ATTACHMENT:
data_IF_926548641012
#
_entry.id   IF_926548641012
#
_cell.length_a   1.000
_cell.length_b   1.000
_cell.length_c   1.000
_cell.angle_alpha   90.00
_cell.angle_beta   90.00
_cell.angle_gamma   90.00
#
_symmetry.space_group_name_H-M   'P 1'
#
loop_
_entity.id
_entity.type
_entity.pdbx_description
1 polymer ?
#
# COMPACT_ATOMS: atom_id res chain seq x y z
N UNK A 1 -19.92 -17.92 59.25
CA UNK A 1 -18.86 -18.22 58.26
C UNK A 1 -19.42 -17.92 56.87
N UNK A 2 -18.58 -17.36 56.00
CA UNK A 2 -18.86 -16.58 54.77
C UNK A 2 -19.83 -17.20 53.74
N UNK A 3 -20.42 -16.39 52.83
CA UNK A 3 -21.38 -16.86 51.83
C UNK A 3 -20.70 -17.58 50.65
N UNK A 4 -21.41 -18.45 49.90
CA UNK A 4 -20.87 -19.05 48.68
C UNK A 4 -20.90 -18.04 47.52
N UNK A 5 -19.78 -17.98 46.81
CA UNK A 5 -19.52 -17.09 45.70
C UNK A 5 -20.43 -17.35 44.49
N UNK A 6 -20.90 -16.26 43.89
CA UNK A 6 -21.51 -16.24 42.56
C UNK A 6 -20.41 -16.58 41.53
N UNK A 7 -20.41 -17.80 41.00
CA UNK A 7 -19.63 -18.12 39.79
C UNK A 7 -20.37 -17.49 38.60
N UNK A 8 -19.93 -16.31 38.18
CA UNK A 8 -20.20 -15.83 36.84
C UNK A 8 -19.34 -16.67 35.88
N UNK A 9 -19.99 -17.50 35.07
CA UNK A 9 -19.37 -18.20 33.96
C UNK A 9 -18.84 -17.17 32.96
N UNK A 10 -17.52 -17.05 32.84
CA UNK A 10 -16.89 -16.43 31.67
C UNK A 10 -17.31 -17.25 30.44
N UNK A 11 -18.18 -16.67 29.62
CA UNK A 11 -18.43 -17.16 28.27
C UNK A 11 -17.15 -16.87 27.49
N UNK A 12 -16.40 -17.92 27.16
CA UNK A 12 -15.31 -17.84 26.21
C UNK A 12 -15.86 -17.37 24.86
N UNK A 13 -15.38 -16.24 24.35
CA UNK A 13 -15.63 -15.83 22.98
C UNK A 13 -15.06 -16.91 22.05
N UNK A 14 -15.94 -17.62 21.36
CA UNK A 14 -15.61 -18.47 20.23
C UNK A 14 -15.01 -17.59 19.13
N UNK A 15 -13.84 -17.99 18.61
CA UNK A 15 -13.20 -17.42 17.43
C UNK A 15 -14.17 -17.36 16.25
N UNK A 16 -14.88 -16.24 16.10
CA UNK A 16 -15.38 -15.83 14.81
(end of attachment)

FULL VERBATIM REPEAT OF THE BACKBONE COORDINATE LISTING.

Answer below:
data_IF_926548641012
#
_entry.id   IF_926548641012
#
_cell.length_a   1.000
_cell.length_b   1.000
_cell.length_c   1.000
_cell.angle_alpha   90.00
_cell.angle_beta   90.00
_cell.angle_gamma   90.00
#
_symmetry.space_group_name_H-M   'P 1'
#
loop_
_entity.id
_entity.type
_entity.pdbx_description
1 polymer ?
#
# COMPACT_ATOMS: atom_id res chain seq x y z
N UNK A 1 -19.92 -17.92 59.25
CA UNK A 1 -18.86 -18.22 58.26
C UNK A 1 -19.42 -17.92 56.87
N UNK A 2 -18.58 -17.36 56.00
CA UNK A 2 -18.86 -16.58 54.77
C UNK A 2 -19.83 -17.20 53.74
N UNK A 3 -20.42 -16.39 52.83
CA UNK A 3 -21.38 -16.86 51.83
C UNK A 3 -20.70 -17.58 50.65
N UNK A 4 -21.41 -18.45 49.90
CA UNK A 4 -20.87 -19.05 48.68
C UNK A 4 -20.90 -18.04 47.52
N UNK A 5 -19.78 -17.98 46.81
CA UNK A 5 -19.52 -17.09 45.70
C UNK A 5 -20.43 -17.35 44.49
N UNK A 6 -20.90 -16.26 43.89
CA UNK A 6 -21.51 -16.24 42.56
C UNK A 6 -20.41 -16.58 41.53
N UNK A 7 -20.41 -17.80 41.00
CA UNK A 7 -19.63 -18.12 39.79
C UNK A 7 -20.37 -17.49 38.60
N UNK A 8 -19.93 -16.31 38.18
CA UNK A 8 -20.20 -15.83 36.84
C UNK A 8 -19.34 -16.67 35.88
N UNK A 9 -19.99 -17.50 35.07
CA UNK A 9 -19.37 -18.20 33.96
C UNK A 9 -18.84 -17.17 32.96
N UNK A 10 -17.52 -17.05 32.84
CA UNK A 10 -16.89 -16.43 31.67
C UNK A 10 -17.31 -17.25 30.44
N UNK A 11 -18.18 -16.67 29.62
CA UNK A 11 -18.43 -17.16 28.27
C UNK A 11 -17.15 -16.87 27.49
N UNK A 12 -16.40 -17.92 27.16
CA UNK A 12 -15.31 -17.84 26.21
C UNK A 12 -15.86 -17.37 24.86
N UNK A 13 -15.38 -16.24 24.35
CA UNK A 13 -15.63 -15.83 22.98
C UNK A 13 -15.06 -16.91 22.05
N UNK A 14 -15.94 -17.62 21.36
CA UNK A 14 -15.61 -18.47 20.23
C UNK A 14 -15.01 -17.59 19.13
N UNK A 15 -13.84 -17.99 18.61
CA UNK A 15 -13.20 -17.42 17.43
C UNK A 15 -14.17 -17.36 16.25
N UNK A 16 -14.88 -16.24 16.10
CA UNK A 16 -15.38 -15.83 14.81